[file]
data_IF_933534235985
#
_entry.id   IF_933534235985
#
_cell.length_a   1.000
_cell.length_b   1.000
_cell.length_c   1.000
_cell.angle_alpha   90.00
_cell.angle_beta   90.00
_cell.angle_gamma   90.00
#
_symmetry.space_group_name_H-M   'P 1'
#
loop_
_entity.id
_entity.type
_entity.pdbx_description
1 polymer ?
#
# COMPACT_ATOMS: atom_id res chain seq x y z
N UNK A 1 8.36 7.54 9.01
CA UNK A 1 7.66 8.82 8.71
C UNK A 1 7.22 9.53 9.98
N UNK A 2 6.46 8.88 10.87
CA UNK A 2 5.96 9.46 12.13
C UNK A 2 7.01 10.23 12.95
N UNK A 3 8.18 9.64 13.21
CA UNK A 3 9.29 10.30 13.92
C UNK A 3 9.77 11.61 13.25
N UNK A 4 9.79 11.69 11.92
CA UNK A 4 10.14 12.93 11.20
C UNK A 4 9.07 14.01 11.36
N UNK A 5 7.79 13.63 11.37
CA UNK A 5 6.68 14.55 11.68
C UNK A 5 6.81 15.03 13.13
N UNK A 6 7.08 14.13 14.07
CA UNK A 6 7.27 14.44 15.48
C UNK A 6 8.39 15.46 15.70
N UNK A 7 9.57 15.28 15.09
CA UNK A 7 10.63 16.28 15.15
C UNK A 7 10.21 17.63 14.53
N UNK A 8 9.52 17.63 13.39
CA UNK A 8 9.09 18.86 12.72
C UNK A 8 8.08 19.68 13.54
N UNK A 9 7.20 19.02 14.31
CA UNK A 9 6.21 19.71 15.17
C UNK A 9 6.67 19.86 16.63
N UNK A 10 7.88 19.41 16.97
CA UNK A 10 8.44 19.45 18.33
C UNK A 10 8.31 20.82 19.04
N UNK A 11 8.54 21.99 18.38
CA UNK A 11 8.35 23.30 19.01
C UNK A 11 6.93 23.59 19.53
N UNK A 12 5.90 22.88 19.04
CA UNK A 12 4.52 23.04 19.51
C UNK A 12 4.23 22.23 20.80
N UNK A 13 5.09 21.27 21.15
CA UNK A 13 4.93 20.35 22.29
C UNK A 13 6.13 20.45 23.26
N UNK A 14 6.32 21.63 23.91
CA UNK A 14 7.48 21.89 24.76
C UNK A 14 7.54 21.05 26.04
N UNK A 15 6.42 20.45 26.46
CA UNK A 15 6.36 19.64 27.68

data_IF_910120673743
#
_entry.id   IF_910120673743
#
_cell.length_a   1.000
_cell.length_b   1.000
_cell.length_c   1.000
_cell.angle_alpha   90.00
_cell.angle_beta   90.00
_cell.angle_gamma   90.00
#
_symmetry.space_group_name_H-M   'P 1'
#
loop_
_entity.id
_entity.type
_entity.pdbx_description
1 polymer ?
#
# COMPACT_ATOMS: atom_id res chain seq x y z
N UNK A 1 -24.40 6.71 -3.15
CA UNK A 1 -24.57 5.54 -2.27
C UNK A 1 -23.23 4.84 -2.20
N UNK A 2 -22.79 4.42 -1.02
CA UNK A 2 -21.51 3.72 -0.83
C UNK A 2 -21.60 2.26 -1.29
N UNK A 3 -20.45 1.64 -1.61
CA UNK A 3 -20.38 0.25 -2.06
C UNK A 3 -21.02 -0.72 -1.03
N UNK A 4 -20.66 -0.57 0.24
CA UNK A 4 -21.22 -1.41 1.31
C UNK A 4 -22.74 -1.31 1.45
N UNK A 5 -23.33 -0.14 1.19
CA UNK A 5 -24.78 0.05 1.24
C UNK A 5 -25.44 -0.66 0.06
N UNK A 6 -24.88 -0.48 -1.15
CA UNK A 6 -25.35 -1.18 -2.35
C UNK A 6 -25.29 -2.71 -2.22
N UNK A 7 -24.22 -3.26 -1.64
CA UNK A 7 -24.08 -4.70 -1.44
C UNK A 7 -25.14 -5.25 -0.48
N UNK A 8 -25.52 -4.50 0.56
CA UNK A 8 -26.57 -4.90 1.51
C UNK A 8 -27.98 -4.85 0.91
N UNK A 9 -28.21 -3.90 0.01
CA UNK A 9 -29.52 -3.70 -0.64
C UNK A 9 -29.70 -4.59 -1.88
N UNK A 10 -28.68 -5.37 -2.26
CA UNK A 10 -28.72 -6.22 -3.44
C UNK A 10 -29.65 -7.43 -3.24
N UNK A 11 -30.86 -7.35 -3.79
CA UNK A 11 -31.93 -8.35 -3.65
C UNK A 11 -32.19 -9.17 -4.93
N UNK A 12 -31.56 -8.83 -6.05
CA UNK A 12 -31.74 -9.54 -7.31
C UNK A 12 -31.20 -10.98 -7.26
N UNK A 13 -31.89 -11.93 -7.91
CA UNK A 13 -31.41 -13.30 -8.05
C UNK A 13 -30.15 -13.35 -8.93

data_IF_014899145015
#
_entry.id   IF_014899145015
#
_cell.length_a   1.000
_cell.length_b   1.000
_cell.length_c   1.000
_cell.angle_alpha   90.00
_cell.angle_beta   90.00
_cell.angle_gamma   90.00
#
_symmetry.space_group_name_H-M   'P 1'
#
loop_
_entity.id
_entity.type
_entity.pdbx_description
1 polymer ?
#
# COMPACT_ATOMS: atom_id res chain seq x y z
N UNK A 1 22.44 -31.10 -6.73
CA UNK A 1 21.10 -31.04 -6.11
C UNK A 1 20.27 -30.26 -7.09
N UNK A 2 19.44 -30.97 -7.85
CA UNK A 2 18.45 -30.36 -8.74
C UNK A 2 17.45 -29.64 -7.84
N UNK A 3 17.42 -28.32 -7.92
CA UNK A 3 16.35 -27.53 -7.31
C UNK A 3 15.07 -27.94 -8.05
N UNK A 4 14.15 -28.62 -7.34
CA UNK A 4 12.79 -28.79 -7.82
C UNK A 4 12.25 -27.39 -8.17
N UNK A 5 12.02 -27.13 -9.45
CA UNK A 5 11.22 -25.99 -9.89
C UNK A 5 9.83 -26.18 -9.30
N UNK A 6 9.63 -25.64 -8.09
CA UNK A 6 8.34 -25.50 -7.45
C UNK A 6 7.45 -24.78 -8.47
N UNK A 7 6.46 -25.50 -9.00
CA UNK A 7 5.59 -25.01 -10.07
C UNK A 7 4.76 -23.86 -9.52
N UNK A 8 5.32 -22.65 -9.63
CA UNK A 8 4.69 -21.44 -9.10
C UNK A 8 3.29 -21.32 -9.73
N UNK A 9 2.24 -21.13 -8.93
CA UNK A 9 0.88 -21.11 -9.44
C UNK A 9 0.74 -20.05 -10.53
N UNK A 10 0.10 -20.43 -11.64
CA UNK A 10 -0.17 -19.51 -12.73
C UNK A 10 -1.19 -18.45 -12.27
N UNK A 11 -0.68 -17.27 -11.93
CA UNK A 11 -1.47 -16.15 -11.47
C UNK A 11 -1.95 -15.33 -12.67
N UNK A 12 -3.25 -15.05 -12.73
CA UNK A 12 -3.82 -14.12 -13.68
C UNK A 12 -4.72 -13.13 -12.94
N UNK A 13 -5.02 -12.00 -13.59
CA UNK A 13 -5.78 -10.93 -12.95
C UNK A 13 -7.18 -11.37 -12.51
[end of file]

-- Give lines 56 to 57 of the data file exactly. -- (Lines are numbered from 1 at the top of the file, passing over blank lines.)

C UNK A 12 4.23 22.23 20.80
N UNK A 13 5.09 21.27 21.15